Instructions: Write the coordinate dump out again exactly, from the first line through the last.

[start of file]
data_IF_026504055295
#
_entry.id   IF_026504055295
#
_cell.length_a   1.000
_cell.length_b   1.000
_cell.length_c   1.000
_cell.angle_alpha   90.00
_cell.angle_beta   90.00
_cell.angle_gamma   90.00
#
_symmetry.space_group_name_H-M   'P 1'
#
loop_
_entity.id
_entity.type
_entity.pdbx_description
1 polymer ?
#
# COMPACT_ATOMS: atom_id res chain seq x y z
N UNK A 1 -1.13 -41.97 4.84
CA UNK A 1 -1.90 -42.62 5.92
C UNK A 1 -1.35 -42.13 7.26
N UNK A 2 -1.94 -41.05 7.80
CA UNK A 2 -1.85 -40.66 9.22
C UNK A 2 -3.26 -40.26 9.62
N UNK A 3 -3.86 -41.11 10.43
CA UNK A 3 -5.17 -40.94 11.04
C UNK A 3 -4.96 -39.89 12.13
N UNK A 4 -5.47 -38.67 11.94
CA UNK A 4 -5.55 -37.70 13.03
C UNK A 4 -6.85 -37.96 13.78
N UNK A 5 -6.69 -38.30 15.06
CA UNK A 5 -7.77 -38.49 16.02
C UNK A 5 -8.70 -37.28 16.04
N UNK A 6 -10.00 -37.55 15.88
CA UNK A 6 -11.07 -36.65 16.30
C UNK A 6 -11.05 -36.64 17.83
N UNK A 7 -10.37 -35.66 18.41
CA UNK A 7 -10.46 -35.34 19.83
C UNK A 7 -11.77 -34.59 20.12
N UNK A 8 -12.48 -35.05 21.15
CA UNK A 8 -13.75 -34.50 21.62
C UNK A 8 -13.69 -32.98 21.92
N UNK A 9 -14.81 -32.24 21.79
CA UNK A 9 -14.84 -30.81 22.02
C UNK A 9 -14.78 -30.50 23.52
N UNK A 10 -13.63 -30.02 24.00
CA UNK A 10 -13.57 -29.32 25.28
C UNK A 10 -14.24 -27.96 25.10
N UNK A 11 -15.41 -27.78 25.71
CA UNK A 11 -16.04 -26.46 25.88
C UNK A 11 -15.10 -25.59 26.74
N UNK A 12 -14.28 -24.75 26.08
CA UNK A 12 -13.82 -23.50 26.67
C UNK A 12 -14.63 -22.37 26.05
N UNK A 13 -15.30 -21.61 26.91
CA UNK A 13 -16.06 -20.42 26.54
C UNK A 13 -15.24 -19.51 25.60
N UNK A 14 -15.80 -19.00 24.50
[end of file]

data_IF_026504055295
#
_entry.id   IF_026504055295
#
_cell.length_a   1.000
_cell.length_b   1.000
_cell.length_c   1.000
_cell.angle_alpha   90.00
_cell.angle_beta   90.00
_cell.angle_gamma   90.00
#
_symmetry.space_group_name_H-M   'P 1'
#
loop_
_entity.id
_entity.type
_entity.pdbx_description
1 polymer ?
#
# COMPACT_ATOMS: atom_id res chain seq x y z
N UNK A 1 -1.13 -41.97 4.84
CA UNK A 1 -1.90 -42.62 5.92
C UNK A 1 -1.35 -42.13 7.26
N UNK A 2 -1.94 -41.05 7.80
CA UNK A 2 -1.85 -40.66 9.22
C UNK A 2 -3.26 -40.26 9.62
N UNK A 3 -3.86 -41.11 10.43
CA UNK A 3 -5.17 -40.94 11.04
C UNK A 3 -4.96 -39.89 12.13
N UNK A 4 -5.47 -38.67 11.94
CA UNK A 4 -5.55 -37.70 13.03
C UNK A 4 -6.85 -37.96 13.78
N UNK A 5 -6.69 -38.30 15.06
CA UNK A 5 -7.77 -38.49 16.02
C UNK A 5 -8.70 -37.28 16.04
N UNK A 6 -10.00 -37.55 15.88
CA UNK A 6 -11.07 -36.65 16.30
C UNK A 6 -11.05 -36.64 17.83
N UNK A 7 -10.37 -35.66 18.41
CA UNK A 7 -10.46 -35.34 19.83
C UNK A 7 -11.77 -34.59 20.12
N UNK A 8 -12.48 -35.05 21.15
CA UNK A 8 -13.75 -34.50 21.62
C UNK A 8 -13.69 -32.98 21.92
N UNK A 9 -14.81 -32.24 21.79
CA UNK A 9 -14.84 -30.81 22.02
C UNK A 9 -14.78 -30.50 23.52
N UNK A 10 -13.63 -30.02 24.00
CA UNK A 10 -13.57 -29.32 25.28
C UNK A 10 -14.24 -27.96 25.10
N UNK A 11 -15.41 -27.78 25.71
CA UNK A 11 -16.04 -26.46 25.88
C UNK A 11 -15.10 -25.59 26.74
N UNK A 12 -14.28 -24.75 26.08
CA UNK A 12 -13.82 -23.50 26.67
C UNK A 12 -14.63 -22.37 26.05
N UNK A 13 -15.30 -21.61 26.91
CA UNK A 13 -16.06 -20.42 26.54
C UNK A 13 -15.24 -19.51 25.60
N UNK A 14 -15.80 -19.00 24.50